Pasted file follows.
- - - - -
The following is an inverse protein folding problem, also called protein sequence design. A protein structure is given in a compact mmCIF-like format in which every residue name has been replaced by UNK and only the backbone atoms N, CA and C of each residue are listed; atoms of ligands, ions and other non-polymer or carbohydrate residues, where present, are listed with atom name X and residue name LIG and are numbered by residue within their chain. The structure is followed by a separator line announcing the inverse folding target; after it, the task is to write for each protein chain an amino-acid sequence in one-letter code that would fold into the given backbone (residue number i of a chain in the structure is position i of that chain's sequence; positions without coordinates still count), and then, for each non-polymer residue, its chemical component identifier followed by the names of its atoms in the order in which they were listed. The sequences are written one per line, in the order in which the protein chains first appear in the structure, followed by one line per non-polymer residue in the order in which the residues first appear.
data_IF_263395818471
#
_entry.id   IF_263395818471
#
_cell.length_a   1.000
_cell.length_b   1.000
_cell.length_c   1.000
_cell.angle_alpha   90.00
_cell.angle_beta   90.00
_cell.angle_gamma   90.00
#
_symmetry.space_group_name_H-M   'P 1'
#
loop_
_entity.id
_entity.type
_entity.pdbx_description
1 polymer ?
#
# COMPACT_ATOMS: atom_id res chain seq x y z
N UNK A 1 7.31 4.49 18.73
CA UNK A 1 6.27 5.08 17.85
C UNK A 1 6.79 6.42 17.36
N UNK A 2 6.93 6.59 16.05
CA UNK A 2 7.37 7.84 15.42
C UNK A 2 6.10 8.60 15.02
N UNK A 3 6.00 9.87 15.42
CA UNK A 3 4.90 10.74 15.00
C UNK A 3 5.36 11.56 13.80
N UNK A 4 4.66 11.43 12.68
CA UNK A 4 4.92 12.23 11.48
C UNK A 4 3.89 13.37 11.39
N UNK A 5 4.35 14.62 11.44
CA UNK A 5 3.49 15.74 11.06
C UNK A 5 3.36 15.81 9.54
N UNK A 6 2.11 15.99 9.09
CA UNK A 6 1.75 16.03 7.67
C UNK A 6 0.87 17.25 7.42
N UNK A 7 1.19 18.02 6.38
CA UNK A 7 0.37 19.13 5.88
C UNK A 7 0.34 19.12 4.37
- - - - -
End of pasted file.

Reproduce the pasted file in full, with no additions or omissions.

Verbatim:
The following is an inverse protein folding problem, also called protein sequence design. A protein structure is given in a compact mmCIF-like format in which every residue name has been replaced by UNK and only the backbone atoms N, CA and C of each residue are listed; atoms of ligands, ions and other non-polymer or carbohydrate residues, where present, are listed with atom name X and residue name LIG and are numbered by residue within their chain. The structure is followed by a separator line announcing the inverse folding target; after it, the task is to write for each protein chain an amino-acid sequence in one-letter code that would fold into the given backbone (residue number i of a chain in the structure is position i of that chain's sequence; positions without coordinates still count), and then, for each non-polymer residue, its chemical component identifier followed by the names of its atoms in the order in which they were listed. The sequences are written one per line, in the order in which the protein chains first appear in the structure, followed by one line per non-polymer residue in the order in which the residues first appear.
data_IF_263395818471
#
_entry.id   IF_263395818471
#
_cell.length_a   1.000
_cell.length_b   1.000
_cell.length_c   1.000
_cell.angle_alpha   90.00
_cell.angle_beta   90.00
_cell.angle_gamma   90.00
#
_symmetry.space_group_name_H-M   'P 1'
#
loop_
_entity.id
_entity.type
_entity.pdbx_description
1 polymer ?
#
# COMPACT_ATOMS: atom_id res chain seq x y z
N UNK A 1 7.31 4.49 18.73
CA UNK A 1 6.27 5.08 17.85
C UNK A 1 6.79 6.42 17.36
N UNK A 2 6.93 6.59 16.05
CA UNK A 2 7.37 7.84 15.42
C UNK A 2 6.10 8.60 15.02
N UNK A 3 6.00 9.87 15.42
CA UNK A 3 4.90 10.74 15.00
C UNK A 3 5.36 11.56 13.80
N UNK A 4 4.66 11.43 12.68
CA UNK A 4 4.92 12.23 11.48
C UNK A 4 3.89 13.37 11.39
N UNK A 5 4.35 14.62 11.44
CA UNK A 5 3.49 15.74 11.06
C UNK A 5 3.36 15.81 9.54
N UNK A 6 2.11 15.99 9.09
CA UNK A 6 1.75 16.03 7.67
C UNK A 6 0.87 17.25 7.42
N UNK A 7 1.19 18.02 6.38
CA UNK A 7 0.37 19.13 5.88
C UNK A 7 0.34 19.12 4.37